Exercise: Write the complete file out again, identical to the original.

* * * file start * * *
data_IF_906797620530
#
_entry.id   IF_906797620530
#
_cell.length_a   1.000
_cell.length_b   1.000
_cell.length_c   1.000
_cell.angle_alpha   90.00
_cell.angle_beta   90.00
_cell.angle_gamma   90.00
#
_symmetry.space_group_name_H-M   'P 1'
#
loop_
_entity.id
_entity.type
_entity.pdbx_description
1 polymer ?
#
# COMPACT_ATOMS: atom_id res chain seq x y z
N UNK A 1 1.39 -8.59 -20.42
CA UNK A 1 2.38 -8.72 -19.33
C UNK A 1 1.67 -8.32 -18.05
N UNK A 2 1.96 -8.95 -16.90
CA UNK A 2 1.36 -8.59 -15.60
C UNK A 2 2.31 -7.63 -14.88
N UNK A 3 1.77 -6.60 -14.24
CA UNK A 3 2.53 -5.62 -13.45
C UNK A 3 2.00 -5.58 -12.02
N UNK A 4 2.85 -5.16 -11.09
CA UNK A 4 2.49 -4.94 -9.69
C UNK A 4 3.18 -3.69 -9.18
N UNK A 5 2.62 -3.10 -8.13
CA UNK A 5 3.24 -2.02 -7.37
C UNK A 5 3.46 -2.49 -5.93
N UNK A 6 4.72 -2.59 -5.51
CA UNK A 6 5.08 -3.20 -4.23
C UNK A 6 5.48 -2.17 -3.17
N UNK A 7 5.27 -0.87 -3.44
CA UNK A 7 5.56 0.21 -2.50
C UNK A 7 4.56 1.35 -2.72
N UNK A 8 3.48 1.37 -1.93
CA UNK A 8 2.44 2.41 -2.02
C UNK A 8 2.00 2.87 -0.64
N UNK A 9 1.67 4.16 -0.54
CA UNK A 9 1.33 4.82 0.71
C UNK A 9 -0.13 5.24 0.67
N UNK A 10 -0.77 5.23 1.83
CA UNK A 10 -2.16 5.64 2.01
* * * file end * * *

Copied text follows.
data_IF_906797620530
#
_entry.id   IF_906797620530
#
_cell.length_a   1.000
_cell.length_b   1.000
_cell.length_c   1.000
_cell.angle_alpha   90.00
_cell.angle_beta   90.00
_cell.angle_gamma   90.00
#
_symmetry.space_group_name_H-M   'P 1'
#
loop_
_entity.id
_entity.type
_entity.pdbx_description
1 polymer ?
#
# COMPACT_ATOMS: atom_id res chain seq x y z
N UNK A 1 1.39 -8.59 -20.42
CA UNK A 1 2.38 -8.72 -19.33
C UNK A 1 1.67 -8.32 -18.05
N UNK A 2 1.96 -8.95 -16.90
CA UNK A 2 1.36 -8.59 -15.60
C UNK A 2 2.31 -7.63 -14.88
N UNK A 3 1.77 -6.60 -14.24
CA UNK A 3 2.53 -5.62 -13.45
C UNK A 3 2.00 -5.58 -12.02
N UNK A 4 2.85 -5.16 -11.09
CA UNK A 4 2.49 -4.94 -9.69
C UNK A 4 3.18 -3.69 -9.18
N UNK A 5 2.62 -3.10 -8.13
CA UNK A 5 3.24 -2.02 -7.37
C UNK A 5 3.46 -2.49 -5.93
N UNK A 6 4.72 -2.59 -5.51
CA UNK A 6 5.08 -3.20 -4.23
C UNK A 6 5.48 -2.17 -3.17
N UNK A 7 5.27 -0.87 -3.44
CA UNK A 7 5.56 0.21 -2.50
C UNK A 7 4.56 1.35 -2.72
N UNK A 8 3.48 1.37 -1.93
CA UNK A 8 2.44 2.41 -2.02
C UNK A 8 2.00 2.87 -0.64
N UNK A 9 1.67 4.16 -0.54
CA UNK A 9 1.33 4.82 0.71
C UNK A 9 -0.13 5.24 0.67
N UNK A 10 -0.77 5.23 1.83
CA UNK A 10 -2.16 5.64 2.01